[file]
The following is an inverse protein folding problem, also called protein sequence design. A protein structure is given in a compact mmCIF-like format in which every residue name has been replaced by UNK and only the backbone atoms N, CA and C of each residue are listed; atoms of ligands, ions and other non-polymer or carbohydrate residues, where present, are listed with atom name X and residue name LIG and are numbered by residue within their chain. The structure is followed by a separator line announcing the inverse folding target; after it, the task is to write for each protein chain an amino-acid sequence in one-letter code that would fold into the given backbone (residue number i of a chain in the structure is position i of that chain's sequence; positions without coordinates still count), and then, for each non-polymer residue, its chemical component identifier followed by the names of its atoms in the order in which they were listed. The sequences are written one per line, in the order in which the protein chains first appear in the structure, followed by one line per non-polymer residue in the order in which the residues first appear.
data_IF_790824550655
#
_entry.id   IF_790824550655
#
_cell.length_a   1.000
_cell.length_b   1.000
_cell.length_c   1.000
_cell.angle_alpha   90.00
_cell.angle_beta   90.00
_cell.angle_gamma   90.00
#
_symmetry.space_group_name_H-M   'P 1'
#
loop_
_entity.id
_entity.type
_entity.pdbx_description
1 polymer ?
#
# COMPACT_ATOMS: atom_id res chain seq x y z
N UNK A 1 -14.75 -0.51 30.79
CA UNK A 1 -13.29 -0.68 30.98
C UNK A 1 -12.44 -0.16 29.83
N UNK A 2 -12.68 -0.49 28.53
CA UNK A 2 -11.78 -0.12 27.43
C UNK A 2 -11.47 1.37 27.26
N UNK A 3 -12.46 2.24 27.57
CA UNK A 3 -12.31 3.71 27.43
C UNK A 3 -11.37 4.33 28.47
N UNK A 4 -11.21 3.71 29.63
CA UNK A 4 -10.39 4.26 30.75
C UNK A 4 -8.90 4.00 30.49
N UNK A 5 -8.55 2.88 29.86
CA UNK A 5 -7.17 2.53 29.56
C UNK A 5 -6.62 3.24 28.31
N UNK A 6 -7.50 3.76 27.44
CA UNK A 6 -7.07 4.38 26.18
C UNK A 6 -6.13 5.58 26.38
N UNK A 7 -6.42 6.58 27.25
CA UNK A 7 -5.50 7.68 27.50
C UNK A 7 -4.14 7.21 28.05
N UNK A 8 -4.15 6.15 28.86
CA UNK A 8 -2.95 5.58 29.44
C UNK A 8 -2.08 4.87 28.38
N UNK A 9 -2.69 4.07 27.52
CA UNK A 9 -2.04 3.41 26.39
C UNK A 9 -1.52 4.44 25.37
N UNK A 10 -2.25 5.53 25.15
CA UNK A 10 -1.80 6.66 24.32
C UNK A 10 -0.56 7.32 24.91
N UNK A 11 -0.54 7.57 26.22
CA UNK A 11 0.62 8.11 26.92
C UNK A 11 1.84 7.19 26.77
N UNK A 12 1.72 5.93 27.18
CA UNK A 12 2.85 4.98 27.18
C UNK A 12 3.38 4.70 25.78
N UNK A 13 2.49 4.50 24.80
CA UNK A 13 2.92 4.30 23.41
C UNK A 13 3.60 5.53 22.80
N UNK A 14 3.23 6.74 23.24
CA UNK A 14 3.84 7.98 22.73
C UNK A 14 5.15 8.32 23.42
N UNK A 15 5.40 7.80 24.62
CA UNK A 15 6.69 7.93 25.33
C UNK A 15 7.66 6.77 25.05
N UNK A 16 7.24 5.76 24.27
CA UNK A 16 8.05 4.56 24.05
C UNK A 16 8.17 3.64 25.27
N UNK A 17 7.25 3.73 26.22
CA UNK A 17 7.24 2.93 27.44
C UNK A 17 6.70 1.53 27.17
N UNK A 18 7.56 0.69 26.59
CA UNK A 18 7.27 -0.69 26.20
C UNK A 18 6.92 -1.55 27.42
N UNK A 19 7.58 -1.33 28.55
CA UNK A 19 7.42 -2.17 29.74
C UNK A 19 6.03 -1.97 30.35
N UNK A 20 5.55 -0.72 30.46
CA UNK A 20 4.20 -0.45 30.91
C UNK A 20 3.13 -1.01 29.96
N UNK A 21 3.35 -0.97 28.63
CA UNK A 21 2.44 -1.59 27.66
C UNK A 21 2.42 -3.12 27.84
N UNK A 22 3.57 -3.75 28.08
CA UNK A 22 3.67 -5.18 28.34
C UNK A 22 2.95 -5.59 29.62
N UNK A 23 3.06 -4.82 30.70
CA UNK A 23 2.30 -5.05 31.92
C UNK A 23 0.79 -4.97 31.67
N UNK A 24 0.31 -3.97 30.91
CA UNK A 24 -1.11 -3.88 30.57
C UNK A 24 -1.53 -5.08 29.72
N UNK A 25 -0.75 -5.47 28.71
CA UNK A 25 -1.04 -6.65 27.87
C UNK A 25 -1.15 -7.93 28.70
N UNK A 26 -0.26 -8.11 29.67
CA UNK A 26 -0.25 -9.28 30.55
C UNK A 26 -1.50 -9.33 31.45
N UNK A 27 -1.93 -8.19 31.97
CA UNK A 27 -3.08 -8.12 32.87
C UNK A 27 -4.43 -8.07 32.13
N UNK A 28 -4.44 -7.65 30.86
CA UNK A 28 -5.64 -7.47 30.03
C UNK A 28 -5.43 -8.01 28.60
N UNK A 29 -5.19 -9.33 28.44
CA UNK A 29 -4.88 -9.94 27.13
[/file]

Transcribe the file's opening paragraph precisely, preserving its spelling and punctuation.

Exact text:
The following is an inverse protein folding problem, also called protein sequence design. A protein structure is given in a compact mmCIF-like format in which every residue name has been replaced by UNK and only the backbone atoms N, CA and C of each residue are listed; atoms of ligands, ions and other non-polymer or carbohydrate residues, where present, are listed with atom name X and residue name LIG and are numbered by residue within their chain. The structure is followed by a separator line announcing the inverse folding target; after it, the task is to write for each protein chain an amino-acid sequence in one-letter code that would fold into the given backbone (residue number i of a chain in the structure is position i of that chain's sequence; positions without coordinates still count), and then, for each non-polymer residue, its chemical component identifier followed by the names of its atoms in the order in which they were listed. The sequences are written one per line, in the order in which the protein chains first appear in the structure, followed by one line per non-polymer residue in the order in which the residues first appear.